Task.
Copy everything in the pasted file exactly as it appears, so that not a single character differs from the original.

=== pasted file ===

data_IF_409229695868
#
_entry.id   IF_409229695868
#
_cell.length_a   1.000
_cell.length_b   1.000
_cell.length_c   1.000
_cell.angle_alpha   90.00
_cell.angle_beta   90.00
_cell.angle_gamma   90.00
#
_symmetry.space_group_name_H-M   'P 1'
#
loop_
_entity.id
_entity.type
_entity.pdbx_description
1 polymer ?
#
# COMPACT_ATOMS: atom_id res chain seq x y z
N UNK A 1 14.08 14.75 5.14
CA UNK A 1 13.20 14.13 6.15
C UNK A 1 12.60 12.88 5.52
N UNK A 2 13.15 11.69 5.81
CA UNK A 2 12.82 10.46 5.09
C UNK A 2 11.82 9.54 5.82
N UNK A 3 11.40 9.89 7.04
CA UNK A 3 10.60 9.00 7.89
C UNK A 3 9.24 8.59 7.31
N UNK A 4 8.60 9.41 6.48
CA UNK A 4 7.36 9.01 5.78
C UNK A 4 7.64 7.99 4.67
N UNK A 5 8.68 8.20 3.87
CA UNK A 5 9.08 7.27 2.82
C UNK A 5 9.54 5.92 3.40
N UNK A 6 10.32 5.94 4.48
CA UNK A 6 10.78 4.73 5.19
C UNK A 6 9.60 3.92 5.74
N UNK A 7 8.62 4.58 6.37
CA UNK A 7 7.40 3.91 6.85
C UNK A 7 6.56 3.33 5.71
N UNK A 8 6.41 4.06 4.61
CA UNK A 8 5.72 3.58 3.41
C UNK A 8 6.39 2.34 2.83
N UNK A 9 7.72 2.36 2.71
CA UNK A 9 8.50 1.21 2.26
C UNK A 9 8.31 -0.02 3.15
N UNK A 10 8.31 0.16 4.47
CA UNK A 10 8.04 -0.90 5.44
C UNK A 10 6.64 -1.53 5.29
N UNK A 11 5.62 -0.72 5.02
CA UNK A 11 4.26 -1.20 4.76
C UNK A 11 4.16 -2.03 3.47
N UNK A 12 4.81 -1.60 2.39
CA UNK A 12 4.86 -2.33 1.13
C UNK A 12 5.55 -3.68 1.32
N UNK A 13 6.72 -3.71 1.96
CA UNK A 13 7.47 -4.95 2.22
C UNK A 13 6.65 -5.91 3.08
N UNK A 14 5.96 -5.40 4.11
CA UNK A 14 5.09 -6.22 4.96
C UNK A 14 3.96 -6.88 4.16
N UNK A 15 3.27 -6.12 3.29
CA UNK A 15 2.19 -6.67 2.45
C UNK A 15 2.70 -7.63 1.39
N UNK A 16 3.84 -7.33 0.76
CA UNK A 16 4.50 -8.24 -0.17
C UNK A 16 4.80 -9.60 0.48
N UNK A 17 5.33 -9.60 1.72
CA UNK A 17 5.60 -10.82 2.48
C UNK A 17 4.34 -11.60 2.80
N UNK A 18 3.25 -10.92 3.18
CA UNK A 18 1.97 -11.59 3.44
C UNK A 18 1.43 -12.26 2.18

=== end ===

data_IF_409229695868
#
_entry.id   IF_409229695868
#
_cell.length_a   1.000
_cell.length_b   1.000
_cell.length_c   1.000
_cell.angle_alpha   90.00
_cell.angle_beta   90.00
_cell.angle_gamma   90.00
#
_symmetry.space_group_name_H-M   'P 1'
#
loop_
_entity.id
_entity.type
_entity.pdbx_description
1 polymer ?
#
# COMPACT_ATOMS: atom_id res chain seq x y z
N UNK A 1 14.08 14.75 5.14
CA UNK A 1 13.20 14.13 6.15
C UNK A 1 12.60 12.88 5.52
N UNK A 2 13.15 11.69 5.81
CA UNK A 2 12.82 10.46 5.09
C UNK A 2 11.82 9.54 5.82
N UNK A 3 11.40 9.89 7.04
CA UNK A 3 10.60 9.00 7.89
C UNK A 3 9.24 8.59 7.31
N UNK A 4 8.60 9.41 6.48
CA UNK A 4 7.36 9.01 5.78
C UNK A 4 7.64 7.99 4.67
N UNK A 5 8.68 8.20 3.87
CA UNK A 5 9.08 7.27 2.82
C UNK A 5 9.54 5.92 3.40
N UNK A 6 10.32 5.94 4.48
CA UNK A 6 10.78 4.73 5.19
C UNK A 6 9.60 3.92 5.74
N UNK A 7 8.62 4.58 6.37
CA UNK A 7 7.40 3.91 6.85
C UNK A 7 6.56 3.33 5.71
N UNK A 8 6.41 4.06 4.61
CA UNK A 8 5.72 3.58 3.41
C UNK A 8 6.39 2.34 2.83
N UNK A 9 7.72 2.36 2.71
CA UNK A 9 8.50 1.21 2.26
C UNK A 9 8.31 -0.02 3.15
N UNK A 10 8.31 0.16 4.47
CA UNK A 10 8.04 -0.90 5.44
C UNK A 10 6.64 -1.53 5.29
N UNK A 11 5.62 -0.72 5.02
CA UNK A 11 4.26 -1.20 4.76
C UNK A 11 4.16 -2.03 3.47
N UNK A 12 4.81 -1.60 2.39
CA UNK A 12 4.86 -2.33 1.13
C UNK A 12 5.55 -3.68 1.32
N UNK A 13 6.72 -3.71 1.96
CA UNK A 13 7.47 -4.95 2.22
C UNK A 13 6.65 -5.91 3.08
N UNK A 14 5.96 -5.40 4.11
CA UNK A 14 5.09 -6.22 4.96
C UNK A 14 3.96 -6.88 4.16
N UNK A 15 3.27 -6.12 3.29
CA UNK A 15 2.19 -6.67 2.45
C UNK A 15 2.70 -7.63 1.39
N UNK A 16 3.84 -7.33 0.76
CA UNK A 16 4.50 -8.24 -0.17
C UNK A 16 4.80 -9.60 0.48
N UNK A 17 5.33 -9.60 1.72
CA UNK A 17 5.60 -10.82 2.48
C UNK A 17 4.34 -11.60 2.80
N UNK A 18 3.25 -10.92 3.18
CA UNK A 18 1.97 -11.59 3.44
C UNK A 18 1.43 -12.26 2.18